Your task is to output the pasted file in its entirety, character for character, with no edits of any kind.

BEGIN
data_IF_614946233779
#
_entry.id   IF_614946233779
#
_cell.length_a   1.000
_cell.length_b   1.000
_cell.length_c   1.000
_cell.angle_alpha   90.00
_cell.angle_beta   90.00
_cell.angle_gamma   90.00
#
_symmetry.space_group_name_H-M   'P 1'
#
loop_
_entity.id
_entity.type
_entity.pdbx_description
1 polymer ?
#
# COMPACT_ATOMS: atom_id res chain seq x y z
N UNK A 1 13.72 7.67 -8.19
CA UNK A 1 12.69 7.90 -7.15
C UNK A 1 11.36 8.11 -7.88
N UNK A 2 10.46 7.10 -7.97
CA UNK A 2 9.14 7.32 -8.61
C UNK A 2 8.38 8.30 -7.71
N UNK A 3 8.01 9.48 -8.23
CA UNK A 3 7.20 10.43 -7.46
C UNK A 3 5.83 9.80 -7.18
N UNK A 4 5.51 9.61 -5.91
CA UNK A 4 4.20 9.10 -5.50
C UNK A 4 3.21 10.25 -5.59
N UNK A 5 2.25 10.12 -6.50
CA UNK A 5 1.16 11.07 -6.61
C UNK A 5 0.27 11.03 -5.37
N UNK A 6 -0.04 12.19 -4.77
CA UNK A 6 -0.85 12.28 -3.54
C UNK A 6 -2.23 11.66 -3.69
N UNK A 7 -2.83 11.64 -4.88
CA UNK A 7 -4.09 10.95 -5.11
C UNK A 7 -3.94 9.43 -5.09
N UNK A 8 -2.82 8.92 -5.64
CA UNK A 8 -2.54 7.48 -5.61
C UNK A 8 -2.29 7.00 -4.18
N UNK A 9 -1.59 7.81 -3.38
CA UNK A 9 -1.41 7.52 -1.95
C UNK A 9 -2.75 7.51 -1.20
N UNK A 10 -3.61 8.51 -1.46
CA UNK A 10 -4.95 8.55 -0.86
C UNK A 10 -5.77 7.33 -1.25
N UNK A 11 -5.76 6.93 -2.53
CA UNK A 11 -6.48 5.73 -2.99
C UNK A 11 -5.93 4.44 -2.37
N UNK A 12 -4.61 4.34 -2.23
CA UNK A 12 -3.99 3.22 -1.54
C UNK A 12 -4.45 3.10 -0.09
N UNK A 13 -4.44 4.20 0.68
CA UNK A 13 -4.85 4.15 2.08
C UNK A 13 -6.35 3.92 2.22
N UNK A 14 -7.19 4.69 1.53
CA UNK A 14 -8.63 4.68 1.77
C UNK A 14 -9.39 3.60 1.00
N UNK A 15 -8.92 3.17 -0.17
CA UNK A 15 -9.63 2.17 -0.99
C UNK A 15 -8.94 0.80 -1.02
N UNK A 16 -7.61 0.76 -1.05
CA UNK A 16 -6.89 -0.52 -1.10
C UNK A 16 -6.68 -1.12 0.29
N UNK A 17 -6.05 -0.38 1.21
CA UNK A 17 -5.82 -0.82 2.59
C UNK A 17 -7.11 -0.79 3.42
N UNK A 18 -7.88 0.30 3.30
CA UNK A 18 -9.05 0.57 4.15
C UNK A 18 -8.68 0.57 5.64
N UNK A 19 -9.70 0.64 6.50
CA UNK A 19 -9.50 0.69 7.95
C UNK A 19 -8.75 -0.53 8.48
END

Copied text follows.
data_IF_614946233779
#
_entry.id   IF_614946233779
#
_cell.length_a   1.000
_cell.length_b   1.000
_cell.length_c   1.000
_cell.angle_alpha   90.00
_cell.angle_beta   90.00
_cell.angle_gamma   90.00
#
_symmetry.space_group_name_H-M   'P 1'
#
loop_
_entity.id
_entity.type
_entity.pdbx_description
1 polymer ?
#
# COMPACT_ATOMS: atom_id res chain seq x y z
N UNK A 1 13.72 7.67 -8.19
CA UNK A 1 12.69 7.90 -7.15
C UNK A 1 11.36 8.11 -7.88
N UNK A 2 10.46 7.10 -7.97
CA UNK A 2 9.14 7.32 -8.61
C UNK A 2 8.38 8.30 -7.71
N UNK A 3 8.01 9.48 -8.23
CA UNK A 3 7.20 10.43 -7.46
C UNK A 3 5.83 9.80 -7.18
N UNK A 4 5.51 9.61 -5.91
CA UNK A 4 4.20 9.10 -5.50
C UNK A 4 3.21 10.25 -5.59
N UNK A 5 2.25 10.12 -6.50
CA UNK A 5 1.16 11.07 -6.61
C UNK A 5 0.27 11.03 -5.37
N UNK A 6 -0.04 12.19 -4.77
CA UNK A 6 -0.85 12.28 -3.54
C UNK A 6 -2.23 11.66 -3.69
N UNK A 7 -2.83 11.64 -4.88
CA UNK A 7 -4.09 10.95 -5.11
C UNK A 7 -3.94 9.43 -5.09
N UNK A 8 -2.82 8.92 -5.64
CA UNK A 8 -2.54 7.48 -5.61
C UNK A 8 -2.29 7.00 -4.18
N UNK A 9 -1.59 7.81 -3.38
CA UNK A 9 -1.41 7.52 -1.95
C UNK A 9 -2.75 7.51 -1.20
N UNK A 10 -3.61 8.51 -1.46
CA UNK A 10 -4.95 8.55 -0.86
C UNK A 10 -5.77 7.33 -1.25
N UNK A 11 -5.76 6.93 -2.53
CA UNK A 11 -6.48 5.73 -2.99
C UNK A 11 -5.93 4.44 -2.37
N UNK A 12 -4.61 4.34 -2.23
CA UNK A 12 -3.99 3.22 -1.54
C UNK A 12 -4.45 3.10 -0.09
N UNK A 13 -4.44 4.20 0.68
CA UNK A 13 -4.85 4.15 2.08
C UNK A 13 -6.35 3.92 2.22
N UNK A 14 -7.19 4.69 1.53
CA UNK A 14 -8.63 4.68 1.77
C UNK A 14 -9.39 3.60 1.00
N UNK A 15 -8.92 3.17 -0.17
CA UNK A 15 -9.63 2.17 -0.99
C UNK A 15 -8.94 0.80 -1.02
N UNK A 16 -7.61 0.76 -1.05
CA UNK A 16 -6.89 -0.52 -1.10
C UNK A 16 -6.68 -1.12 0.29
N UNK A 17 -6.05 -0.38 1.21
CA UNK A 17 -5.82 -0.82 2.59
C UNK A 17 -7.11 -0.79 3.42
N UNK A 18 -7.88 0.30 3.30
CA UNK A 18 -9.05 0.57 4.15
C UNK A 18 -8.68 0.57 5.64
N UNK A 19 -9.70 0.64 6.50
CA UNK A 19 -9.50 0.69 7.95
C UNK A 19 -8.75 -0.53 8.48